McDonnell: Labour should 'get on with' changing its Brexit policy
Labour should 'get on with' changing its Brexit policy to support a second referendum, the shadow chancellor has told the BBC.
John McDonnell said Jeremy Corbyn was "rightfully" trying to build consensus, but added the party needed to reach a position "sooner rather than later".
"I want to campaign for Remain," he said.
He also denied he had called for the Labour leader's advisors to be sacked, as reported in the Sunday Times.
Labour had previously promised a vote on Brexit in certain circumstances, specifically if it could not get its own deal with the EU passed by MPs or if there was no general election.
Following the party's poor performance in the European elections in May, Mr Corbyn appeared to go further, suggesting there "had to be a public vote" on any deal agreed with Brussels.
He has recently come under pressure from his own MPs to confirm that the party would call for another referendum, and would campaign to remain in the EU.
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Speaking on the Andrew Marr Show, Mr McDonnell confirmed that he, personally, would campaign to Remain if there was a second referendum.
He said he wanted to "get on with it", but added that Mr Corbyn was "much wiser" and wanted to "build consensus and then go for it".
"That's what he's doing at the moment," he added.
"Jeremy and I go back 40 years, we're the closest of friends. We've minded each other's back throughout that period. Yes, we'll disagree on things, and then we'll come to an agreement."
Asked if he and shadow home secretary Diane Abbott had called for Mr Corbyn's advisors - Karie Murphy and Seumas Milne - to be sacked, Mr McDonnell replied such stories were "rubbish".
Meanwhile, Labour's Barry Gardiner told Sky News' Sophy Ridge that his party is in talks with Conservative MPs who might support a no-confidence motion in the government in order to stop a no-deal Brexit. Conservative MP and ex-minister Sam Gyimah suggested "30 plus" Tory MPs would seek to stop a no-deal Brexit.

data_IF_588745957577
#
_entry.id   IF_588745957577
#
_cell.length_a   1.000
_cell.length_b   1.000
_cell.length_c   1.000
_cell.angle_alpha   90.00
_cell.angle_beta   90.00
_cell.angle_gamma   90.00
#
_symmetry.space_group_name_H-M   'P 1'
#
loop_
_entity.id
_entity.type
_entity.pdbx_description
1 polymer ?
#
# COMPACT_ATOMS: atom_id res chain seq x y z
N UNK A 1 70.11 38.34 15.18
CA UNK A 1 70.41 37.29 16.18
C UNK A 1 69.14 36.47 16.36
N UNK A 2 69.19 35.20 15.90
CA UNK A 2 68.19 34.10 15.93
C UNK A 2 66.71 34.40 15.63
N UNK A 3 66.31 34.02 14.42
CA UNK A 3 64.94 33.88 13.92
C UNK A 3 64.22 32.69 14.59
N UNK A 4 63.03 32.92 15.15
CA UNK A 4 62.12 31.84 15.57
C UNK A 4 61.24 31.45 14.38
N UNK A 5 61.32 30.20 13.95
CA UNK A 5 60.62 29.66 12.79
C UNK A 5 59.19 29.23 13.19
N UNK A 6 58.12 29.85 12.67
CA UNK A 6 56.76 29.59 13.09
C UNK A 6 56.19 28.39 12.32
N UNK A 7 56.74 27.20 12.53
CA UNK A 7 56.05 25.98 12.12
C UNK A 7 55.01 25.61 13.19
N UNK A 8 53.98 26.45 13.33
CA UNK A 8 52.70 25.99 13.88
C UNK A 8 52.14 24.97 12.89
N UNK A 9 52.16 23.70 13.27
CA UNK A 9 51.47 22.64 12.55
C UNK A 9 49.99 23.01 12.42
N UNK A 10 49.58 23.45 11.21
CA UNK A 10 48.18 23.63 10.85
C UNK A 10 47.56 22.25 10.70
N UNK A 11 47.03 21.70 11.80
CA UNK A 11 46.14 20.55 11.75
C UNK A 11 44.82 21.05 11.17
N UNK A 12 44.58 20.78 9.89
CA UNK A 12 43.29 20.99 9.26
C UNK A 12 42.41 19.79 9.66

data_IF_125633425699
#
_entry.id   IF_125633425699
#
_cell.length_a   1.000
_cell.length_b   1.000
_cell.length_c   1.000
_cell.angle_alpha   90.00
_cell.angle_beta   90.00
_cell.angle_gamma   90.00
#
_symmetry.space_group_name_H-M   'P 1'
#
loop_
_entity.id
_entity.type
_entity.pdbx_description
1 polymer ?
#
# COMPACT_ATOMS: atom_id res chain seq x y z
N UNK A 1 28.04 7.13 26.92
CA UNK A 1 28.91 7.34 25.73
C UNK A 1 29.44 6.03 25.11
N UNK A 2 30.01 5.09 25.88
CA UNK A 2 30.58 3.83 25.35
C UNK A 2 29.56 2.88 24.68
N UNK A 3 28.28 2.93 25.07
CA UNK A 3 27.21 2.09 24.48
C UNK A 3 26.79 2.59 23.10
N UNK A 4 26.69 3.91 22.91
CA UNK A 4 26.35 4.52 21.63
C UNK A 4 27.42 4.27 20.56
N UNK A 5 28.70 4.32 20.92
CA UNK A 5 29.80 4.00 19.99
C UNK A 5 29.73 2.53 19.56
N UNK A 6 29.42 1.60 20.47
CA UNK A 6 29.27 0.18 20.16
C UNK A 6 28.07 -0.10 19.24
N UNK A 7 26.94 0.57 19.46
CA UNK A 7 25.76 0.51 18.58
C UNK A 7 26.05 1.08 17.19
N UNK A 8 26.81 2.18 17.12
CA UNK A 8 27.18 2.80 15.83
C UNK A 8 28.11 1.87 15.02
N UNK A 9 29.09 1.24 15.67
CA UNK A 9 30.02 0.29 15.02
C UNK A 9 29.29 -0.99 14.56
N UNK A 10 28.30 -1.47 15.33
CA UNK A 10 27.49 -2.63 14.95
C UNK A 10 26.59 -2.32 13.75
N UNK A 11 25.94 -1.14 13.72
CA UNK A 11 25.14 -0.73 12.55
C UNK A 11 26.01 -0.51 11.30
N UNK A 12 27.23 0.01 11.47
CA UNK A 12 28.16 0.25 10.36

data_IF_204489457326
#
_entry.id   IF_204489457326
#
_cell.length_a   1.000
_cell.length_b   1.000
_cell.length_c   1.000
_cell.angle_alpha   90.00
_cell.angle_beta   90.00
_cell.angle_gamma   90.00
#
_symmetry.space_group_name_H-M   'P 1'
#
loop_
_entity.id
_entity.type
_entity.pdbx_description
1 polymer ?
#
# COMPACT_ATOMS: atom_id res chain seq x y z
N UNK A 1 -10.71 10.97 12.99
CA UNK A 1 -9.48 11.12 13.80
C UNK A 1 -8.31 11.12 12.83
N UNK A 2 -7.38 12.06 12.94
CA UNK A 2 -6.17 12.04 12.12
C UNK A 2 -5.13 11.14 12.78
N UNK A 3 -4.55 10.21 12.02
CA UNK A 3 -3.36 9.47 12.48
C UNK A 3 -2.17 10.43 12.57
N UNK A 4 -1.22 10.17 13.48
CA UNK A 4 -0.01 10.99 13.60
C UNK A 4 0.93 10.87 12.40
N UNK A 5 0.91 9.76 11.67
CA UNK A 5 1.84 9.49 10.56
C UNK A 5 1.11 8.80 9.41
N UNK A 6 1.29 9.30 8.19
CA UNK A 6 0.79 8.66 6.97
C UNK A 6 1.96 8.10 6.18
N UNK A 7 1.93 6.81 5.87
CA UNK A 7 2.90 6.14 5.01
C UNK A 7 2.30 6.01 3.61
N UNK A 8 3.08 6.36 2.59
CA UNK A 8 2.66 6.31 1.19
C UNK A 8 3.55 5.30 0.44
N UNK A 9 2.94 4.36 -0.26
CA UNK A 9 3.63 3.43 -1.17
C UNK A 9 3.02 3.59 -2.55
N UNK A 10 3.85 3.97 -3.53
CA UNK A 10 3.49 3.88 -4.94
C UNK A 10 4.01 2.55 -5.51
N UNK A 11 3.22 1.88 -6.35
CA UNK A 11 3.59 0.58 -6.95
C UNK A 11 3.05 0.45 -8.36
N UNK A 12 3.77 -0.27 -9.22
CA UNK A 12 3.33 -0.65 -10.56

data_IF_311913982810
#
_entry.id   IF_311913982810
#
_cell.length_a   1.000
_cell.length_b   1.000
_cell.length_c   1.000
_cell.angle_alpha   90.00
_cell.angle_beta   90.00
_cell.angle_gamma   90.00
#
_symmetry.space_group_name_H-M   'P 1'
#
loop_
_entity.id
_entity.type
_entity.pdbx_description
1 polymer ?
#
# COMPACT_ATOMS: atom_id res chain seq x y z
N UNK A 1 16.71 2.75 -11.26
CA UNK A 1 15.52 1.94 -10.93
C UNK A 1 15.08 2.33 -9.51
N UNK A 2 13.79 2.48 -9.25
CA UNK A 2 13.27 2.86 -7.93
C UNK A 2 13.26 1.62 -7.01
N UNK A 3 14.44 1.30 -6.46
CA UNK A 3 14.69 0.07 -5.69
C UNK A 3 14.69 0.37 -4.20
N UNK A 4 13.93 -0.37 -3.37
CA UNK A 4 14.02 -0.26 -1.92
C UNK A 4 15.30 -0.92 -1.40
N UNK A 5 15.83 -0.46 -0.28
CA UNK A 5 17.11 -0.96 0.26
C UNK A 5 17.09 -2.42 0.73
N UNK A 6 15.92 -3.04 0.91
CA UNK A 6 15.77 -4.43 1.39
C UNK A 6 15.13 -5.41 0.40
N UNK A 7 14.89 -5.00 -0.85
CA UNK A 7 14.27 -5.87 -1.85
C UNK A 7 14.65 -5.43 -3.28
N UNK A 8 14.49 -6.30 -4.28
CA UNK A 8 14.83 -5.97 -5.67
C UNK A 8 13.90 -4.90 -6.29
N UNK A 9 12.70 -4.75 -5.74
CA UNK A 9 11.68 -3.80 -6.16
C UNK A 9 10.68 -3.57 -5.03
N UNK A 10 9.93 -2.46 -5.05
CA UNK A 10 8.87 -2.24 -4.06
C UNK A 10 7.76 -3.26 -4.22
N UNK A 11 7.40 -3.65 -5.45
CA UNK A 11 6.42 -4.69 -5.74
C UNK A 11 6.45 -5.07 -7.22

Mr McDonnell was also asked about reports in the Sunday Times that up to half a dozen Labour staff have ignored non-disclosure agreements (NDA) to speak to BBC journalists working on a Panorama programme about Labour and anti-Semitism.
According to the Times, Labour, through the law firm Carter Ruck, has warned there could be legal action against those staff members.
Mr McDonnell said the Labour Party was "reminding them of their confidentiality agreement".
He argued this was important in cases where employees "are dealing with individual cases, individual information and individual members".
However, he added the party would "always protect anyone subject to harassment".
A number of Labour MPs criticised the reported action, including deputy leader Tom Watson who said "using expensive media lawyers in an attempt to silence staff members is as futile as it is stupid".
Labour MP Wes Streeting tweeted "Labour opposes NDAs, yet seems to impose them. I'm protected by parliamentary privilege. I'll whistleblow in the House of Commons for anyone who needs me to do so. Sunlight is the best disinfectant. No more excuses or hiding places. You should promise the same Jeremy Corbyn."
Mr Gardiner, shadow international trade secretary, has attacked the forthcoming Panorama programme - which will be aired next week - as neither balanced or impartial.
In response the BBC said: "The Labour Party is criticising a programme they have not seen.
"We are confident the programme will adhere to the BBC's editorial guidelines. In line with those, the Labour Party has been given the opportunity to respond to the allegations."